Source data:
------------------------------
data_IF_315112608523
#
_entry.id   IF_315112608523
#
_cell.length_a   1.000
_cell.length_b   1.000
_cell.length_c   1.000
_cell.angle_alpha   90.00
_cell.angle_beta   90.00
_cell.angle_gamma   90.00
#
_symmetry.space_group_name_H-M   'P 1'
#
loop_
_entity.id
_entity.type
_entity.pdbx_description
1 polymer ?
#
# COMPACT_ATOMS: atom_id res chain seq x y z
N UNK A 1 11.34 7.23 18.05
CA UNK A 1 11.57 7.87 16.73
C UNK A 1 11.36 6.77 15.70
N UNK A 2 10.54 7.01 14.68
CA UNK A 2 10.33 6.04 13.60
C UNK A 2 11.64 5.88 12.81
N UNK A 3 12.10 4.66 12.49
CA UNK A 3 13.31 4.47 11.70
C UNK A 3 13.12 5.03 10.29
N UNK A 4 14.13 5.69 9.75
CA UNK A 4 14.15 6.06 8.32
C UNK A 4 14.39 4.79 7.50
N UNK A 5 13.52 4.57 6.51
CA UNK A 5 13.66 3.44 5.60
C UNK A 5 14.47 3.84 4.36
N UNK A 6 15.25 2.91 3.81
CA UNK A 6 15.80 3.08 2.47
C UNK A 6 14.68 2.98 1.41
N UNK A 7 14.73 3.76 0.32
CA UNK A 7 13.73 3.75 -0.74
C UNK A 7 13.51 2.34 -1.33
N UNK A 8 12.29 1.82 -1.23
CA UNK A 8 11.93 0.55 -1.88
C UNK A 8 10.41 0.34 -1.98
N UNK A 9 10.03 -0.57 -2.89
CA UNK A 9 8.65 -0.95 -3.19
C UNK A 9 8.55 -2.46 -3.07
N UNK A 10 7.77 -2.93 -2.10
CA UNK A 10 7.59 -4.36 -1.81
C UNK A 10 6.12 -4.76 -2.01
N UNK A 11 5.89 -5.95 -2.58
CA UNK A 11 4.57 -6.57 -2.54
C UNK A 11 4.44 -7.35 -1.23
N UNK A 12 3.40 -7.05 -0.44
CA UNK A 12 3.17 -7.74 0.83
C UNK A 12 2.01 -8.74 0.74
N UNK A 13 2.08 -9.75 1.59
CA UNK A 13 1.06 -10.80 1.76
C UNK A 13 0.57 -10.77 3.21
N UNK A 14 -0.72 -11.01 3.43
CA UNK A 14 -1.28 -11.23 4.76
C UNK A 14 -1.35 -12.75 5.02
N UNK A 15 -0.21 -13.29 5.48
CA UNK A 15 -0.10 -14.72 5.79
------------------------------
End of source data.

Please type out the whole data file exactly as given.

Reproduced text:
data_IF_315112608523
#
_entry.id   IF_315112608523
#
_cell.length_a   1.000
_cell.length_b   1.000
_cell.length_c   1.000
_cell.angle_alpha   90.00
_cell.angle_beta   90.00
_cell.angle_gamma   90.00
#
_symmetry.space_group_name_H-M   'P 1'
#
loop_
_entity.id
_entity.type
_entity.pdbx_description
1 polymer ?
#
# COMPACT_ATOMS: atom_id res chain seq x y z
N UNK A 1 11.34 7.23 18.05
CA UNK A 1 11.57 7.87 16.73
C UNK A 1 11.36 6.77 15.70
N UNK A 2 10.54 7.01 14.68
CA UNK A 2 10.33 6.04 13.60
C UNK A 2 11.64 5.88 12.81
N UNK A 3 12.10 4.66 12.49
CA UNK A 3 13.31 4.47 11.70
C UNK A 3 13.12 5.03 10.29
N UNK A 4 14.13 5.69 9.75
CA UNK A 4 14.15 6.06 8.32
C UNK A 4 14.39 4.79 7.50
N UNK A 5 13.52 4.57 6.51
CA UNK A 5 13.66 3.44 5.60
C UNK A 5 14.47 3.84 4.36
N UNK A 6 15.25 2.91 3.81
CA UNK A 6 15.80 3.08 2.47
C UNK A 6 14.68 2.98 1.41
N UNK A 7 14.73 3.76 0.32
CA UNK A 7 13.73 3.75 -0.74
C UNK A 7 13.51 2.34 -1.33
N UNK A 8 12.29 1.82 -1.23
CA UNK A 8 11.93 0.55 -1.88
C UNK A 8 10.41 0.34 -1.98
N UNK A 9 10.03 -0.57 -2.89
CA UNK A 9 8.65 -0.95 -3.19
C UNK A 9 8.55 -2.46 -3.07
N UNK A 10 7.77 -2.93 -2.10
CA UNK A 10 7.59 -4.36 -1.81
C UNK A 10 6.12 -4.76 -2.01
N UNK A 11 5.89 -5.95 -2.58
CA UNK A 11 4.57 -6.57 -2.54
C UNK A 11 4.44 -7.35 -1.23
N UNK A 12 3.40 -7.05 -0.44
CA UNK A 12 3.17 -7.74 0.83
C UNK A 12 2.01 -8.74 0.74
N UNK A 13 2.08 -9.75 1.59
CA UNK A 13 1.06 -10.80 1.76
C UNK A 13 0.57 -10.77 3.21
N UNK A 14 -0.72 -11.01 3.43
CA UNK A 14 -1.28 -11.23 4.76
C UNK A 14 -1.35 -12.75 5.02
N UNK A 15 -0.21 -13.29 5.48
CA UNK A 15 -0.10 -14.72 5.79